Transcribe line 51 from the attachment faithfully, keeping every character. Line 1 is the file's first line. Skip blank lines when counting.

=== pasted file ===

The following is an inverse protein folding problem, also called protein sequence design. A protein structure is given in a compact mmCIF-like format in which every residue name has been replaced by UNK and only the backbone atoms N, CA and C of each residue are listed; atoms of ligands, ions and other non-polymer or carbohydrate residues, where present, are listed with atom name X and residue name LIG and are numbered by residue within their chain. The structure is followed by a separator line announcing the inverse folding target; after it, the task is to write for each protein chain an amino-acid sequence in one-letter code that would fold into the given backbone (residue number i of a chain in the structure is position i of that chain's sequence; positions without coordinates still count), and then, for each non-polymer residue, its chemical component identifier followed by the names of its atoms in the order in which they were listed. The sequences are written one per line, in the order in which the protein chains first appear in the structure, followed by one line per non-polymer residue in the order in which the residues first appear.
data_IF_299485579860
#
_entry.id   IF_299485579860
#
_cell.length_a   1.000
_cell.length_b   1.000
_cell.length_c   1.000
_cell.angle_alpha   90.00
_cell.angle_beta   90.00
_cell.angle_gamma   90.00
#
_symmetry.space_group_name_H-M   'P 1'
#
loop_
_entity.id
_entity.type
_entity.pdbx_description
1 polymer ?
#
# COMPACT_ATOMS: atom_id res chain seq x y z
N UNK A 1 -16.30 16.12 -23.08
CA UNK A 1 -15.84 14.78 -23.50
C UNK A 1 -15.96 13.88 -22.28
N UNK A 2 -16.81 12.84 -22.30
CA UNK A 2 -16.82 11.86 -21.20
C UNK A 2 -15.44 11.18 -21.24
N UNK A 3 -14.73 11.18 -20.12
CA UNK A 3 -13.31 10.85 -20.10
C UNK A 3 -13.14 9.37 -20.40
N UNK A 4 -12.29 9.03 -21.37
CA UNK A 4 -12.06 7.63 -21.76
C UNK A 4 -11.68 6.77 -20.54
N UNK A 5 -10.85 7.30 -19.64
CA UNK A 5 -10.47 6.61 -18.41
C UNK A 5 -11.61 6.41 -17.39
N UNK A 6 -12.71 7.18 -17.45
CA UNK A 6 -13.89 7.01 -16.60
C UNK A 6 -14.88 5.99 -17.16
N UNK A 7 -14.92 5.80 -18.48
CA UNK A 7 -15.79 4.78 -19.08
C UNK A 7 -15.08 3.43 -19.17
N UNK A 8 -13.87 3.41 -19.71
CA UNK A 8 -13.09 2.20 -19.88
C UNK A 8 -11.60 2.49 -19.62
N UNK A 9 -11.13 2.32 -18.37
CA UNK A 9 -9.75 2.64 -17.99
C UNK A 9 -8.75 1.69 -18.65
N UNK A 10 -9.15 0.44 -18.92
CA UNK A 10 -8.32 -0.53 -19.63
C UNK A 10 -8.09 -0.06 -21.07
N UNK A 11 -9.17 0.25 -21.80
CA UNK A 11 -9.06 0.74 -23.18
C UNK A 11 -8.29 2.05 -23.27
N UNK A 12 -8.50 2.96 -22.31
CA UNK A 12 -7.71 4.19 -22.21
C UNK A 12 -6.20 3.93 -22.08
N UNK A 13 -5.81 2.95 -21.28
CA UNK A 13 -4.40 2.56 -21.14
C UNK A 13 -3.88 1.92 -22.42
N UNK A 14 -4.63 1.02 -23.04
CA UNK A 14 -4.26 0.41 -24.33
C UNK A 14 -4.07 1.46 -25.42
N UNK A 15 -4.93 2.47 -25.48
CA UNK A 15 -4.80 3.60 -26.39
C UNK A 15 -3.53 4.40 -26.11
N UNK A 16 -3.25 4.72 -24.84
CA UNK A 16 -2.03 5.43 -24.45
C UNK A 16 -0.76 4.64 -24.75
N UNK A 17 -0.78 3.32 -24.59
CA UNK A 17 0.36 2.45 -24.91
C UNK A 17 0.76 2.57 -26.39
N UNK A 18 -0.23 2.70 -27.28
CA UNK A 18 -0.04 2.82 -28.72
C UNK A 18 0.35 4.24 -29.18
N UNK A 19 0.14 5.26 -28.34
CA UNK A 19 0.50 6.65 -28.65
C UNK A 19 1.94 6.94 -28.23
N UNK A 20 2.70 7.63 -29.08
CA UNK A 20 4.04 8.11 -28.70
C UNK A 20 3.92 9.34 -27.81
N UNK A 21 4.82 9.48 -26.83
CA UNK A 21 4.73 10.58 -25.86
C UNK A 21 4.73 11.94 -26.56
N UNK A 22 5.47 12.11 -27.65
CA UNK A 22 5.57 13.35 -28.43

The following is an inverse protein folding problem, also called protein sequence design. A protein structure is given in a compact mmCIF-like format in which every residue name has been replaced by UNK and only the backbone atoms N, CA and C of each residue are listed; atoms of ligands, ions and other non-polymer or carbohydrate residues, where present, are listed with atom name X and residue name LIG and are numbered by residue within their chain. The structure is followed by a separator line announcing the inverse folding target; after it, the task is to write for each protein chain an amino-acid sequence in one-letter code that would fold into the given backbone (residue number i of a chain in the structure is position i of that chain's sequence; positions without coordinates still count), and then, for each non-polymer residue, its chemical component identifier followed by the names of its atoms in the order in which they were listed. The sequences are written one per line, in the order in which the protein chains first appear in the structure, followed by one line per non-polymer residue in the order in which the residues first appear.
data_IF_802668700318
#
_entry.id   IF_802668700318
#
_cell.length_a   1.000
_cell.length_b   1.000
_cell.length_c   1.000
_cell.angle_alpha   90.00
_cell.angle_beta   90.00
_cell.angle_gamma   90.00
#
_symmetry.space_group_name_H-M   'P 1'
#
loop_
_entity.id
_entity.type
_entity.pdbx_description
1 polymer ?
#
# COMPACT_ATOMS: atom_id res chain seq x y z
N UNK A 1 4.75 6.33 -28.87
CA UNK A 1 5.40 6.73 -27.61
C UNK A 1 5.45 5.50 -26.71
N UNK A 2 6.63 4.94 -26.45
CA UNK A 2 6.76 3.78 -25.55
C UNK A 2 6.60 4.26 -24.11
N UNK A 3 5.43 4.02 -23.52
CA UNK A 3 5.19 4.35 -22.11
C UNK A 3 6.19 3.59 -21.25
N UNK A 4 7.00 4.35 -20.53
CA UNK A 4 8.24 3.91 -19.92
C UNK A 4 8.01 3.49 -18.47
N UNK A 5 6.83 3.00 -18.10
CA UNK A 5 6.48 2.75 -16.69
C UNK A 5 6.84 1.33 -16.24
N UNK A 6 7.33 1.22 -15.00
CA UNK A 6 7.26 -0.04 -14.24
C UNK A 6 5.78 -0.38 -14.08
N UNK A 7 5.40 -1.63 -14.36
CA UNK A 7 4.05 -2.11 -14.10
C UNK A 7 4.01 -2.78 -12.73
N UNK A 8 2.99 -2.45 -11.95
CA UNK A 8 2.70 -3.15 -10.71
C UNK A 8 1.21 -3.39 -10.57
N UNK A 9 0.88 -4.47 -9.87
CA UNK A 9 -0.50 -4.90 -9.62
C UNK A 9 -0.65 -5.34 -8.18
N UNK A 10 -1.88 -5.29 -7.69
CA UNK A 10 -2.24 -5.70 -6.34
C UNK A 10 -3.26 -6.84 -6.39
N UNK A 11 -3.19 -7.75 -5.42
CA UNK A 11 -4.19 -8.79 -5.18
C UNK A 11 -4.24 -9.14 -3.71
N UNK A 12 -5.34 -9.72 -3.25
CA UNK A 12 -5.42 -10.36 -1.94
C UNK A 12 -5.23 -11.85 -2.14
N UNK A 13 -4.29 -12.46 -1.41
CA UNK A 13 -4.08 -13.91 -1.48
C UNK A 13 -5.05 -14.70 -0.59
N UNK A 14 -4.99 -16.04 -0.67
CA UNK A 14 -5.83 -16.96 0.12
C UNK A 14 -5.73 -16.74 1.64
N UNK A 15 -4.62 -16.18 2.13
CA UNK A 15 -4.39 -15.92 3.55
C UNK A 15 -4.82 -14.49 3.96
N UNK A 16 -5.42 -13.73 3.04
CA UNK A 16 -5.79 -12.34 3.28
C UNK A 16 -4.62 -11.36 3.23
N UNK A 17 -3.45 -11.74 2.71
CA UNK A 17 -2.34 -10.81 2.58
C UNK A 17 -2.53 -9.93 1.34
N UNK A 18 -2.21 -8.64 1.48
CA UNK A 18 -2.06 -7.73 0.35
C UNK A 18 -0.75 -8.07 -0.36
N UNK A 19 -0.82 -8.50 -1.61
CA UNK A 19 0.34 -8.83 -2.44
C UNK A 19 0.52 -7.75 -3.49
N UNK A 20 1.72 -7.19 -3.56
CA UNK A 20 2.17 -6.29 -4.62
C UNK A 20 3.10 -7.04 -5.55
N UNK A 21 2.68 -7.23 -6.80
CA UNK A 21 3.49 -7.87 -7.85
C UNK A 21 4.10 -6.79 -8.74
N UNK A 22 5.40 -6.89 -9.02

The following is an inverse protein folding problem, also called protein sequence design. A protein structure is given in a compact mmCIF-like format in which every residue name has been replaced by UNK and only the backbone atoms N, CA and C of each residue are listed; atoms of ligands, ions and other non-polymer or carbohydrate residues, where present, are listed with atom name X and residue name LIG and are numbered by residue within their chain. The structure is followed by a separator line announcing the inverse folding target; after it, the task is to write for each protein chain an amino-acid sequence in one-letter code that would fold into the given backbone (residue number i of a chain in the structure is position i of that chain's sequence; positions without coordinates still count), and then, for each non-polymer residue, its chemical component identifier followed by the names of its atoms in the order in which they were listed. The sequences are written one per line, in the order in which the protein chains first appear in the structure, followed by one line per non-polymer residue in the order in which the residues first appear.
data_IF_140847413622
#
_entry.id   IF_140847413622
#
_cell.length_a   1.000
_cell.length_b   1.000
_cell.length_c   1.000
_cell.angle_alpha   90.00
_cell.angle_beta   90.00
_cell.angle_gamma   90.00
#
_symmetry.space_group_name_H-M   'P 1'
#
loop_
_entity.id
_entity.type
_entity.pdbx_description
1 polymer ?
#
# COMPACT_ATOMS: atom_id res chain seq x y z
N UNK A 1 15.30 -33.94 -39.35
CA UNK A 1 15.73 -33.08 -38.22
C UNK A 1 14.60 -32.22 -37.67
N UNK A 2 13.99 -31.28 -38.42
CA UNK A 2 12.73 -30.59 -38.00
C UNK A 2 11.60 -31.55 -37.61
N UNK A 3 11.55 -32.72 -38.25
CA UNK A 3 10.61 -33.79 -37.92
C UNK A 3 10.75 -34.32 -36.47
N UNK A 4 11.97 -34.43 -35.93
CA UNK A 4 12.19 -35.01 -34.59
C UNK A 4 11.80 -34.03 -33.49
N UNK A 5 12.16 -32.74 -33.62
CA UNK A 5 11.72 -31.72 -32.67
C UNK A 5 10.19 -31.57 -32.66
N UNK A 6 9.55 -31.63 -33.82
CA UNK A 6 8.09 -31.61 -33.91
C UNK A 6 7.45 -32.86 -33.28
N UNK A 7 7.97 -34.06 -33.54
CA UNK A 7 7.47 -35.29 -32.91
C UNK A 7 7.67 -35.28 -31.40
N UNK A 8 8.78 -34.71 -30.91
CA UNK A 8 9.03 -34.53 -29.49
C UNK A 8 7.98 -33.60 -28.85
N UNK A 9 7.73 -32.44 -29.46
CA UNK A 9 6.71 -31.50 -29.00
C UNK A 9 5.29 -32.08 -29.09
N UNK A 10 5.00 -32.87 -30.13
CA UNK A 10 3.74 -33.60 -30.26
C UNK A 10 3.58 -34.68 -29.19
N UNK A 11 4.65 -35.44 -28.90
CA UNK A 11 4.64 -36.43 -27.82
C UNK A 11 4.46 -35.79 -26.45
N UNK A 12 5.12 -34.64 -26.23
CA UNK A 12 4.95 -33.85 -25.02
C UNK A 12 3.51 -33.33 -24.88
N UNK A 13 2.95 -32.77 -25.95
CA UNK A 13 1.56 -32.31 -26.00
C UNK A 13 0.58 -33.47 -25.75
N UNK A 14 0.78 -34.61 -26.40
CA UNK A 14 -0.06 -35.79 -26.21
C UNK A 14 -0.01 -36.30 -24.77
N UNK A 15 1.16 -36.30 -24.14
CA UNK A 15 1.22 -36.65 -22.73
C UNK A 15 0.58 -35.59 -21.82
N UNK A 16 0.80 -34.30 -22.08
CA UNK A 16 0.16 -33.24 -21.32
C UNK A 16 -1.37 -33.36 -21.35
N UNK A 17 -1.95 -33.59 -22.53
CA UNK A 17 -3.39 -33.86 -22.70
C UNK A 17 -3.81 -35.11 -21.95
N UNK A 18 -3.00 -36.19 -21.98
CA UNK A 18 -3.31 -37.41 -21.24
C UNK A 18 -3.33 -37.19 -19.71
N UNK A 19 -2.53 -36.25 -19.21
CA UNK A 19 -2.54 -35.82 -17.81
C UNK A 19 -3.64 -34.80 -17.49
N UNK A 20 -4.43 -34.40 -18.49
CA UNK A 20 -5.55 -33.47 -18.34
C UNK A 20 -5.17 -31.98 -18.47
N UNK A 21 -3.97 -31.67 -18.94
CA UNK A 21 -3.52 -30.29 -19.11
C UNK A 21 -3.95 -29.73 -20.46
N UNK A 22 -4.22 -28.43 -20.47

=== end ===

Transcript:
C UNK A 10 -8.09 -0.06 -21.07